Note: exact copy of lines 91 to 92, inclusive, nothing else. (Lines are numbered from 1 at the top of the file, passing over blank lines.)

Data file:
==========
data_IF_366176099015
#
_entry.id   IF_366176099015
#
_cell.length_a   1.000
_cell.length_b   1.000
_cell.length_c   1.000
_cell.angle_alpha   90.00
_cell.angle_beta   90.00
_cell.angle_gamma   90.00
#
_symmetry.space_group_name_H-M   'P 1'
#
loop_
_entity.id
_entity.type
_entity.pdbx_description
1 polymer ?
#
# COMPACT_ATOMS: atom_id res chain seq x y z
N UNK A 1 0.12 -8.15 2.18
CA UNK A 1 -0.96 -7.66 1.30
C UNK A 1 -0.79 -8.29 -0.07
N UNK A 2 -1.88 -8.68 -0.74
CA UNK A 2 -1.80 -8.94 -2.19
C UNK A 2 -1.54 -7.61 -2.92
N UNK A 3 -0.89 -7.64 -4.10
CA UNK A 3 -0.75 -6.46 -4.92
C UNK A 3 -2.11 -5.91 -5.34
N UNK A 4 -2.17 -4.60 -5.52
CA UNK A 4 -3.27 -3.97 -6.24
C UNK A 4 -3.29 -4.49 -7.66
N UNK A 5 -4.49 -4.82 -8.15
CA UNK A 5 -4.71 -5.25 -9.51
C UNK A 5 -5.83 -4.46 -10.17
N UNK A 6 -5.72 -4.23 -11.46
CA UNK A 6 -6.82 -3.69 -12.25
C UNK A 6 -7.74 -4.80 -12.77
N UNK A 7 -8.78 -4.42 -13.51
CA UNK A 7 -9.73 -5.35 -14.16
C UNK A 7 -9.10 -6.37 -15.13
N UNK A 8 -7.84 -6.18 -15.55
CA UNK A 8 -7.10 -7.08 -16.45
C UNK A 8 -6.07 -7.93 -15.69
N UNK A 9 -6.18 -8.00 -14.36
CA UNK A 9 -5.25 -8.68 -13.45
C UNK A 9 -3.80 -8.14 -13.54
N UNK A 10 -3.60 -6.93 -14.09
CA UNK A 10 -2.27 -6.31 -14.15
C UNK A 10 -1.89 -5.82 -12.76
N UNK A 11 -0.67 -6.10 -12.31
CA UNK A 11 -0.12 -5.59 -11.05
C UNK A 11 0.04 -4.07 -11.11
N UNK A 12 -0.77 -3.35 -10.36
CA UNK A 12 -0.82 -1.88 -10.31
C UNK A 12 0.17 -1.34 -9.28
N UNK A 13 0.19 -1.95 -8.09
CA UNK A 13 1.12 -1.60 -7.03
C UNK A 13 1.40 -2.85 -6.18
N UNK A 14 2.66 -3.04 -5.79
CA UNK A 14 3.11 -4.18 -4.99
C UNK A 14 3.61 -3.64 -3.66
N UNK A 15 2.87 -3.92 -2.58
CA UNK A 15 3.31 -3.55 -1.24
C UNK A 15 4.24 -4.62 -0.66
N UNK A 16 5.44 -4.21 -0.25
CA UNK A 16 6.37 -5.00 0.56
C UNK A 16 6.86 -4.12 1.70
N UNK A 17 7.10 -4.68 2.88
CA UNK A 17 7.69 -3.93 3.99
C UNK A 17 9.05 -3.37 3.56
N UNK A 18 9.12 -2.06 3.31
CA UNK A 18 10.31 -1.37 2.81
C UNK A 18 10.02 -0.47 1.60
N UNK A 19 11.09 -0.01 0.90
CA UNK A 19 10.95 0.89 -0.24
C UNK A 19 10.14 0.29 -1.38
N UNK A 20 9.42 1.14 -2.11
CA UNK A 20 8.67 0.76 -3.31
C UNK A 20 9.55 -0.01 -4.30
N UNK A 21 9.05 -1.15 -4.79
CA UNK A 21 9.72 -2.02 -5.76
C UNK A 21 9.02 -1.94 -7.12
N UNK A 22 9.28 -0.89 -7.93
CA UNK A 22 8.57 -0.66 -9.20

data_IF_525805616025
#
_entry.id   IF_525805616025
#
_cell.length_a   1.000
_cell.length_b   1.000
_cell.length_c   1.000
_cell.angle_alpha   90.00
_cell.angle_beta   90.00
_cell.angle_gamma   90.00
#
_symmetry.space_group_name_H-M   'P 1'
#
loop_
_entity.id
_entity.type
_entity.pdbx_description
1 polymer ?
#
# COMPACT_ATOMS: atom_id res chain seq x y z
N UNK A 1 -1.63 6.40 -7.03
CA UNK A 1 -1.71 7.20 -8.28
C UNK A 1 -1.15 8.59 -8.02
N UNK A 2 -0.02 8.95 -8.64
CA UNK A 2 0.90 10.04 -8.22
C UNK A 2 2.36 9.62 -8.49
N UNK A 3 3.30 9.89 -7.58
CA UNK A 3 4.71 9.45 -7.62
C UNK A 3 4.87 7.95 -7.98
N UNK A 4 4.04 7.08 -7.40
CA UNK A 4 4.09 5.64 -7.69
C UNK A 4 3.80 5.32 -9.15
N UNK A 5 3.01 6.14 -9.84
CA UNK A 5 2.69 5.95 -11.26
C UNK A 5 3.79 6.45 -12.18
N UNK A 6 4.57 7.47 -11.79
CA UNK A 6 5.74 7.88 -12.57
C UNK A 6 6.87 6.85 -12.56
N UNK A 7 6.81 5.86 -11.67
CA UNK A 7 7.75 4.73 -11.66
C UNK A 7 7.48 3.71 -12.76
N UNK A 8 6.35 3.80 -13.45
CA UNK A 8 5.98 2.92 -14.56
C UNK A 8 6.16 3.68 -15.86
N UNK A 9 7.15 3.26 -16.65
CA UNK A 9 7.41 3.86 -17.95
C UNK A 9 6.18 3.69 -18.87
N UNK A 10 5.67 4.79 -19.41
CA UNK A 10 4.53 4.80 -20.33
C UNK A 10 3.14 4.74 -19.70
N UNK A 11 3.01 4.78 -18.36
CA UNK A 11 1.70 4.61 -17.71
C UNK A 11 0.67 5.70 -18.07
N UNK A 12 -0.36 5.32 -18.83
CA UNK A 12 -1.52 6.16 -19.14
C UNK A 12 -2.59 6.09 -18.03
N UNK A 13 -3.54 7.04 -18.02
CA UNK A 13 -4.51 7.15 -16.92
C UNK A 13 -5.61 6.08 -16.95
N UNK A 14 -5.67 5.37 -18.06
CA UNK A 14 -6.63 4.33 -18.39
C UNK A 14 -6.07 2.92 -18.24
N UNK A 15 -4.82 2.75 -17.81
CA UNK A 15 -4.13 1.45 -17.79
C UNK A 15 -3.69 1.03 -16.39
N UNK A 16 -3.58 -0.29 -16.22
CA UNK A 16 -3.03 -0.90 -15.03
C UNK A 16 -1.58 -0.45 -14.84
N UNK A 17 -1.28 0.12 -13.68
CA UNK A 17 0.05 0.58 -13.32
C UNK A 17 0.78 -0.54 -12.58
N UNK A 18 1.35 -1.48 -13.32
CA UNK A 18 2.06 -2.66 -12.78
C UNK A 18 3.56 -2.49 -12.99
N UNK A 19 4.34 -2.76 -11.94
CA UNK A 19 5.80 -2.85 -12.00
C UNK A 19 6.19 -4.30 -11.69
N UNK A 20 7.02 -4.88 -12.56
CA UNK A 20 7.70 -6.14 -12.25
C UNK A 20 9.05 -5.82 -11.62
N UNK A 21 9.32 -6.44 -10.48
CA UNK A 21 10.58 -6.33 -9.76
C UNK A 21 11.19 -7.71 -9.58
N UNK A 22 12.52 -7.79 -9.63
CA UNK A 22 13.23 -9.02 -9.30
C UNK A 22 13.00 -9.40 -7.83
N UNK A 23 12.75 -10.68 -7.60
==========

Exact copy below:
_cell.length_b   1.000
_cell.length_c   1.000